Just read this smart post over at Jill Walker Rettberg’s blog. As an academic and journalist, I have a slightly different reaction than most scholars seem to have to this type of debate. First, I think it’s worth examining how “The very reproducibility of the photograph means that it will be encountered in many different settings, and not always in serious, museum or documentary style contexts.” This is an issue of rhetorical velocity (Ridolfo & DeVoss), and it suggests that the viewer/reader has an obligation to understand the always-mediated nature of the image.

That makes sense, but I also think expectations surrounding acceptable levels of mediation in particular contexts are not only reasonable, but necessary. For example, when I look at a photograph in a newspaper, I expect that it might have been edited for better reproducibility, but I don’t expect that whole people might have been removed from the image for the sake of aesthetics. As a journalist, I was taught that any manipulation of an image other than limited cropping (to fit available space while working in design and layout) or adjusting the brightness (which is necessary because of darkening that happens in the printing of newspapers) was unacceptable.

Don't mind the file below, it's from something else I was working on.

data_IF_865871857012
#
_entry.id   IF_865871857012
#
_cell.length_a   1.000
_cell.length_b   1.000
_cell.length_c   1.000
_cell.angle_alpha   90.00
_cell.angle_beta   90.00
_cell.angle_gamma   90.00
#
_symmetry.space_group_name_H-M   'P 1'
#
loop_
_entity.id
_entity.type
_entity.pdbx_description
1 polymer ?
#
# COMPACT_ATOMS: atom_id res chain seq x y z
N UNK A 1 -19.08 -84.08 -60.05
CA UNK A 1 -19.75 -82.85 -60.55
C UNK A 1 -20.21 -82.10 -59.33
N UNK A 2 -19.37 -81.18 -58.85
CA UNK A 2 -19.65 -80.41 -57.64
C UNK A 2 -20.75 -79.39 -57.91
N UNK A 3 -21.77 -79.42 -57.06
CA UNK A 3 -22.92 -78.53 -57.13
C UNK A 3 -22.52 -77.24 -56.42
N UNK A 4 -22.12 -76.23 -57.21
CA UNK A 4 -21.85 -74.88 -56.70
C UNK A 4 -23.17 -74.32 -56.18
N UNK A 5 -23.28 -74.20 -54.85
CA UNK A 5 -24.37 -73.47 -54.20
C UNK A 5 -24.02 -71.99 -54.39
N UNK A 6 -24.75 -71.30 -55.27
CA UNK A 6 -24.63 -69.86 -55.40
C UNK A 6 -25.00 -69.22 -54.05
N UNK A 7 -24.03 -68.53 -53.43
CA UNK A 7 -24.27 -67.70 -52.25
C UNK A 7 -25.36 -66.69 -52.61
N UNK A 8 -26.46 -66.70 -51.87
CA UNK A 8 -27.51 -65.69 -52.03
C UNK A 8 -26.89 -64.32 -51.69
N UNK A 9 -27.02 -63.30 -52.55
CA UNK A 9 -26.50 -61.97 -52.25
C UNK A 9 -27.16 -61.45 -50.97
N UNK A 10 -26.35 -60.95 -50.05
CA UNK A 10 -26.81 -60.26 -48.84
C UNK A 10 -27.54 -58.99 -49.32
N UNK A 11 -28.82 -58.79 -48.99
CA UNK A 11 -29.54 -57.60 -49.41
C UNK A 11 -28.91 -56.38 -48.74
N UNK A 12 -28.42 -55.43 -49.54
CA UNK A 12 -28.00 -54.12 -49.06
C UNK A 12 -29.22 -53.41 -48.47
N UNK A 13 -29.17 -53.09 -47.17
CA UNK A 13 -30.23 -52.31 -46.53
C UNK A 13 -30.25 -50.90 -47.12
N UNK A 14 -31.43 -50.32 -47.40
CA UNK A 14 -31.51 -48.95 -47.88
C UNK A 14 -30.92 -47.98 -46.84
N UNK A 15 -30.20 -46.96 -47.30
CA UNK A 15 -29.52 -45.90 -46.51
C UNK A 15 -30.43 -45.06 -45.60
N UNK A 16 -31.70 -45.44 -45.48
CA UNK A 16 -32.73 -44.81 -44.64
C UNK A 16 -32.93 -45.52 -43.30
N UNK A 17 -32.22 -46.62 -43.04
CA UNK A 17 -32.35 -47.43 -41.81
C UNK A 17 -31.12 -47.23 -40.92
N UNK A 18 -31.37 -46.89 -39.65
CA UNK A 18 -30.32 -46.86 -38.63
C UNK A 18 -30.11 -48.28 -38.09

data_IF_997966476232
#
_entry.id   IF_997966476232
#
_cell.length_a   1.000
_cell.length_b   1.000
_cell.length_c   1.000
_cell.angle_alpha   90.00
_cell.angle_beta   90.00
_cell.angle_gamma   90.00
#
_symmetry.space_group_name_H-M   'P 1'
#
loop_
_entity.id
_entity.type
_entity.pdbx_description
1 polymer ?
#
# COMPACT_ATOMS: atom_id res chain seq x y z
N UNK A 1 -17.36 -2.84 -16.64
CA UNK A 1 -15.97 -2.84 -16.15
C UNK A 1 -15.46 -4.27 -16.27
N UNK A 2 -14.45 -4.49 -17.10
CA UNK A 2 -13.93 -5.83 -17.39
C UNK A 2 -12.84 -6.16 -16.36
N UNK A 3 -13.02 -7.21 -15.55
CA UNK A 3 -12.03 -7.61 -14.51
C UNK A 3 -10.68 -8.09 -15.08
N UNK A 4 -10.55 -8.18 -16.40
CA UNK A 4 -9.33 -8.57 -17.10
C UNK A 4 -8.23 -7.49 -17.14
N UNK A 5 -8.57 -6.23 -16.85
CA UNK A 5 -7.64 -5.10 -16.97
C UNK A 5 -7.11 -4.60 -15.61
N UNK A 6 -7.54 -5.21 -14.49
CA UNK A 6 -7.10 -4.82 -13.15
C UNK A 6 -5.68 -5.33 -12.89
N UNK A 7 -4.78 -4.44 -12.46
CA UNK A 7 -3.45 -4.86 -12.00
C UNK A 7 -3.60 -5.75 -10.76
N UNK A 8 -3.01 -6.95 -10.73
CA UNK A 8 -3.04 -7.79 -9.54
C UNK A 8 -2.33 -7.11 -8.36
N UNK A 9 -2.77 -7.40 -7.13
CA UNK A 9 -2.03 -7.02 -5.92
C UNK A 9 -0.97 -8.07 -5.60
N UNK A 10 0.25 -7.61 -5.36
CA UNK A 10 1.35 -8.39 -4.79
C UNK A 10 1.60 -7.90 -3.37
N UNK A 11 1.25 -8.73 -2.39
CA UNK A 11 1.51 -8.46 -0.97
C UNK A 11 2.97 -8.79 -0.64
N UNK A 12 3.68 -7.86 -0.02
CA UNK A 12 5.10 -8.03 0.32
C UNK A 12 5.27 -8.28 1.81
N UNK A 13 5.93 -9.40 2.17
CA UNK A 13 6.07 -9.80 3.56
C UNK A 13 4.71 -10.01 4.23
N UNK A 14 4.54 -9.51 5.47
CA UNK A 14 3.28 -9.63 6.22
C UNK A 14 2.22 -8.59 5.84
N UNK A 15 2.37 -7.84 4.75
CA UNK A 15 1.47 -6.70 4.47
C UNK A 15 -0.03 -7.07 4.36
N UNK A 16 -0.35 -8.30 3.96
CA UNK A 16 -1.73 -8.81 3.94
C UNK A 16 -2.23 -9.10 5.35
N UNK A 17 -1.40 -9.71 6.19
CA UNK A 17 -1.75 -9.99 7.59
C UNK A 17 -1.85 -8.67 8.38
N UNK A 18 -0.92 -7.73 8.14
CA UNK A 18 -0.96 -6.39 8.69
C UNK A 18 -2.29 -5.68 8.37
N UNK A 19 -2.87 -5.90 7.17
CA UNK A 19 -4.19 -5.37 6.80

Are there reasons for a journalist to alter photographs? I’m willing to entertain the idea. For example, there are things like this, where a photo is filtered for a seemingly ethical or kind reason–in this case, to avoid exposing children to gore. But, really, I can’t get on board here. While the concern that children might see blood and bone is, I think, valid, this is a lazy way to solve the problem. (Editors could have utilized blurring so that the editing was apparent, a jump to an inside page with a warning on the front, a digital-only distribution model, etc.). Worse, it’s a slippery slope from editing out potentially offensive gore to editing out entire people–say, women–because others find their presence intolerable.

This is why the apparency of particular kinds of mediation in particular contexts matters deeply.



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